The US dollar is currently the world’s reserve currency based on it’s exceedingly high ‘reported’ gold reserves. Gold has been a traditional correlation between its value (in reserve) and the strength of currencies in general. The current global trades are conducted in USD due to the ‘gold backing’ that the US has, which is among the currencies in the IMFs currency basket along with the Yen, the Euro and the British Pound. However, policy makers have been pushing for the Yuan (Chinese currency) to be added to the SDR (Special Drawing Right) and recent reports of China preparing to revise its gold reserves has become a major concern for the United States as it has deemed to be a potential threat to the stability and of the dollar.

China’s Undisclosed Reserves

China has not reported its total gold reserves to the international community since 2009 when the Chinese disclosed the total amount of its gold reserves at 1,054 tonnes. The odd math that was involved in their disclosure aroused curiosity about China’s actual gold tally due to the fact that the country’s 2009 declaration indicated that its gold reserves practically doubled during the 2008 – 2009 buying cycle when the world financial system was in chaos – China added 454 tonnes to the reserves (MmStaff, 2015).

Economists and market watchers alike are predicting that when China reveals its total quantity of gold stash it will reveal an immense increase of what was delivered in their 2009 report. Bloomberg reported that their surveillance and intelligence gathering indicate that China would have tripled their gold reserves by now and the total reserves currently held could be well over 3,500 metric tons based purely on trade data and other figures that have been declared (Ng et al., 2015). At the advent of 2010, China became the 2nd largest economy in the world which makes the Yuan a viable trade reserve currency provided it had enough gold to back its currency that is coupled with its 3.7 trillion dollars in foreign exchange reserves, if this data released by Bloomberg holds true, then China would be holding the second largest stockpile of gold after the US which is rumoured to have squandered its gold reserves along with gold reserves of foreign nations – this however is still under the light of ‘rumours’ and have yet to be ‘proven or unproven’.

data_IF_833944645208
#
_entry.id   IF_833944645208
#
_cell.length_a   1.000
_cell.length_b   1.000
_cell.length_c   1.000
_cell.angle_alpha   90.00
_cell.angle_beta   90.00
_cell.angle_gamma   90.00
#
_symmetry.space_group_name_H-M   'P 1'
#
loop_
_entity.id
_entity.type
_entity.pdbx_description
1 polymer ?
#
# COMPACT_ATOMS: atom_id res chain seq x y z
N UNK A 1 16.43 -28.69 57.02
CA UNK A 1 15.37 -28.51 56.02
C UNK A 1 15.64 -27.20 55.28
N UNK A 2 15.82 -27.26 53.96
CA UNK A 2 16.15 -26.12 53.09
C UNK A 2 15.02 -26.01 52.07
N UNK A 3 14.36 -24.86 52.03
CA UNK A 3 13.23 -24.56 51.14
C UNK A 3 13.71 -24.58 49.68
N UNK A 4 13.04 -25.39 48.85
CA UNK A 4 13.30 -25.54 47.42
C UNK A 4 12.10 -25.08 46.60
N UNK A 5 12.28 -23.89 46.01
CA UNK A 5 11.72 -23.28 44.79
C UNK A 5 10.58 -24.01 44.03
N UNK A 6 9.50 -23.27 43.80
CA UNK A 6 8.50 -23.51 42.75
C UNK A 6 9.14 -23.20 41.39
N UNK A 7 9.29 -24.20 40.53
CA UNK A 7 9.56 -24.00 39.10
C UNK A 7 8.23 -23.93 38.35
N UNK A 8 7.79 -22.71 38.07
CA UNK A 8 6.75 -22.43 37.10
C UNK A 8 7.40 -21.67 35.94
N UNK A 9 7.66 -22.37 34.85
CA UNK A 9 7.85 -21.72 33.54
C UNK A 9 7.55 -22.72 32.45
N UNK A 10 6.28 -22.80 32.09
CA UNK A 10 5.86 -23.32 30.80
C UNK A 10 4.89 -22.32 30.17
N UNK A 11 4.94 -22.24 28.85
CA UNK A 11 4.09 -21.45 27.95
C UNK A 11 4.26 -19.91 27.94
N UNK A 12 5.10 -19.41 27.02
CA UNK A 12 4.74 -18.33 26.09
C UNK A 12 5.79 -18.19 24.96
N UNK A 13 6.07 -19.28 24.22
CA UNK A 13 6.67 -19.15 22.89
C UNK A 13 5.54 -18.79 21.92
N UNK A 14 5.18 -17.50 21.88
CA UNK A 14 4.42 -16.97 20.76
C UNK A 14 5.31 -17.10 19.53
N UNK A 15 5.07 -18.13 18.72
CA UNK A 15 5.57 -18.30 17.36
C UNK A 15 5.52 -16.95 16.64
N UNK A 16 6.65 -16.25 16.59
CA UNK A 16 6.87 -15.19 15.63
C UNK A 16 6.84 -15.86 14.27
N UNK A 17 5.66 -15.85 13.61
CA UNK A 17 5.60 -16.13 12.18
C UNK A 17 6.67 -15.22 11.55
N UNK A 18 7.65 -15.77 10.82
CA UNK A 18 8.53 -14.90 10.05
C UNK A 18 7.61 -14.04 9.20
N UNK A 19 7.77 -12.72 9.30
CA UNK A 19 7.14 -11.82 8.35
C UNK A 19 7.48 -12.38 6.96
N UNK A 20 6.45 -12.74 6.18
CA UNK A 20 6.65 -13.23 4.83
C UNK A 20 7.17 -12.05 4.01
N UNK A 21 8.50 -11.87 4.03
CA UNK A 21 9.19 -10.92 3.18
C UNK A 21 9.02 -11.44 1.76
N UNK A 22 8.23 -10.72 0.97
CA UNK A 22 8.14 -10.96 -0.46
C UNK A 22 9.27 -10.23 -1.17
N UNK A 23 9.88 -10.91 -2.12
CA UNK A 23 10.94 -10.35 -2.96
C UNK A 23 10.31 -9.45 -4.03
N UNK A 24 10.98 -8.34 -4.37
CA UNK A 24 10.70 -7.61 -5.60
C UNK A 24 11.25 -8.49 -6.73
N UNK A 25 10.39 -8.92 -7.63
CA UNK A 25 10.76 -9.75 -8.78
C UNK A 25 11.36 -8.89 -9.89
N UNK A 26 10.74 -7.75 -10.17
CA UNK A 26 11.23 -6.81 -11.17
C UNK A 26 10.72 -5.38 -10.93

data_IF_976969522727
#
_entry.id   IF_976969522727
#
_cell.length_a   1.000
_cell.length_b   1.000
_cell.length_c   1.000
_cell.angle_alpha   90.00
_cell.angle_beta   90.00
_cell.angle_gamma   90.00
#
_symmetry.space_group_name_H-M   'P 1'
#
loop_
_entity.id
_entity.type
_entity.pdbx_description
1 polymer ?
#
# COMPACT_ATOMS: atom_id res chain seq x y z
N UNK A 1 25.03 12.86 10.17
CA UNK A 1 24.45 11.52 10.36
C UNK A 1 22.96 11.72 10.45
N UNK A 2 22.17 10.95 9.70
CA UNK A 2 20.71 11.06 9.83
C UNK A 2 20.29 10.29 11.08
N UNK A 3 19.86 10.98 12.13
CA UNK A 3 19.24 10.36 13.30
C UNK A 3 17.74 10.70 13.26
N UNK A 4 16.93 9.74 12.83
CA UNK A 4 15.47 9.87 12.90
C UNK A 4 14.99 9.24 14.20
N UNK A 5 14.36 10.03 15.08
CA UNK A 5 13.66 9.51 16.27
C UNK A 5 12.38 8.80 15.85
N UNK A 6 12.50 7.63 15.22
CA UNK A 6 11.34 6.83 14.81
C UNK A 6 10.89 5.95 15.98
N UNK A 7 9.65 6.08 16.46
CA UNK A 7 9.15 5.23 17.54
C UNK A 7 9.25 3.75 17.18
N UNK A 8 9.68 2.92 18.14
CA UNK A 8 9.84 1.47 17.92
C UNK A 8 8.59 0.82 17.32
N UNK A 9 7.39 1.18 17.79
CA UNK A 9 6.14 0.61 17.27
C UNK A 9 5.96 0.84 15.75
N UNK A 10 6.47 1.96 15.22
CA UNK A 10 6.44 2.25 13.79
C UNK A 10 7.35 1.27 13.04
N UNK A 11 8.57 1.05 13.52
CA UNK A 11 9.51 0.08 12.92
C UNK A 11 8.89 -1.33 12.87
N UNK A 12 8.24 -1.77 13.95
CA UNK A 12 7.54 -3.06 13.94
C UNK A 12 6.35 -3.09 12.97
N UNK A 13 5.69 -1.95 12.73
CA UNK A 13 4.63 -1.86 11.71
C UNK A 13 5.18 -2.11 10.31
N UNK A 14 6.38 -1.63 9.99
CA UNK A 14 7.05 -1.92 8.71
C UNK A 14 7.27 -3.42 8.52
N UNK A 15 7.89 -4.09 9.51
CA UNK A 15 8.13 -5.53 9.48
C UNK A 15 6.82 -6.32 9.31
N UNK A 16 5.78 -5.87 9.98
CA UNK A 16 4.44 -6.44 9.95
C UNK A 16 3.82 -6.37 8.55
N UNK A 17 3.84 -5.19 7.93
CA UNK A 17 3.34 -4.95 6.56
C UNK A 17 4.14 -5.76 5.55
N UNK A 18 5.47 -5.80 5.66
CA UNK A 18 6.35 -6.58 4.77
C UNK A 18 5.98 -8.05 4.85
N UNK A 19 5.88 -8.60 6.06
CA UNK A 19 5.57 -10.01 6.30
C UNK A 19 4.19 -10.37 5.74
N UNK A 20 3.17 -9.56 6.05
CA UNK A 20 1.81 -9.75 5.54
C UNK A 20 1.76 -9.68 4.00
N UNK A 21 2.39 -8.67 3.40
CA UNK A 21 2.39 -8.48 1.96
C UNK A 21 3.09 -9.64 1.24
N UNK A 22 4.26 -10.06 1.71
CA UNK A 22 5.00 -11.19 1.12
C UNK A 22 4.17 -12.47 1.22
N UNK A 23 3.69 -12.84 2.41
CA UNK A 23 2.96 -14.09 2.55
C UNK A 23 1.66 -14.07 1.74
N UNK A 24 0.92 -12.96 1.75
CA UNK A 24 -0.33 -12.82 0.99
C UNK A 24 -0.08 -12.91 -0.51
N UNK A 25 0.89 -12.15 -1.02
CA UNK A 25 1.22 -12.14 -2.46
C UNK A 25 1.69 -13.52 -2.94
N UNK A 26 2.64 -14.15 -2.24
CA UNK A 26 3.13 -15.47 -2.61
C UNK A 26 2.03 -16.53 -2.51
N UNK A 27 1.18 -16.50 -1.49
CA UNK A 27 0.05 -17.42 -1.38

The Yuan’s Threat to the Almighty Dollar

Based on another report on Bloomberg Business, the dollar makes up slightly above 60 % of the global central back holdings followed by the Euro at slightly above 20 % and according to a report by SWIFT (Society for Worldwide Interbank Financial Telecommunication) 43 % of global balance trade payments were made using the dollar whereas the Chinese Yuan only accounted for 2 % of international trade payments. These are indications that the Chinese government in collaboration with Russia and India are preparing for a financial coup of the financial system and a report by UBS  stating that China had imported close to 1,500 tonnes of the precious metal in 2013 which was almost 50 % of of the total gold mined globally that year only reinforces this motive.

It is an undeniable fact that if China is fortified with sufficient gold, the Yuan could replace the dollar as the world reserve currency taking into account the United States huge deficit that runs into the trillions. Looking at the scenario from a different perspective, even if the Chinese were to exchange even 50 % of its nearly $4 trillion in foreign exchange into gold, the Yuan has the potential to actually reconstruct the international financial system, however the risk for China to convert its reserves into gold bullion for the sole purpose of displacing the U.S. as having the biggest gold stockpile is high.

Currently the strengthening of the dollar has diverted the attention of investors away from the precious metal and the possibility of the Feds of boosting interests rates is effectively making the dollar more attractive than gold related investments, however the recent issues transpiring in the Euro zone is complicating things and China’s move towards stabilising Chinese stock (which has been effective over the last few days) has opened the doors towards a ‘tug – o – war’ that is seeming in favour of the BRIC community. There is plenty of room for China to move about and the current trade waves and alliances formed by growing and emerging economies are starting to shake the foundations of the current weak financial systems that are in place.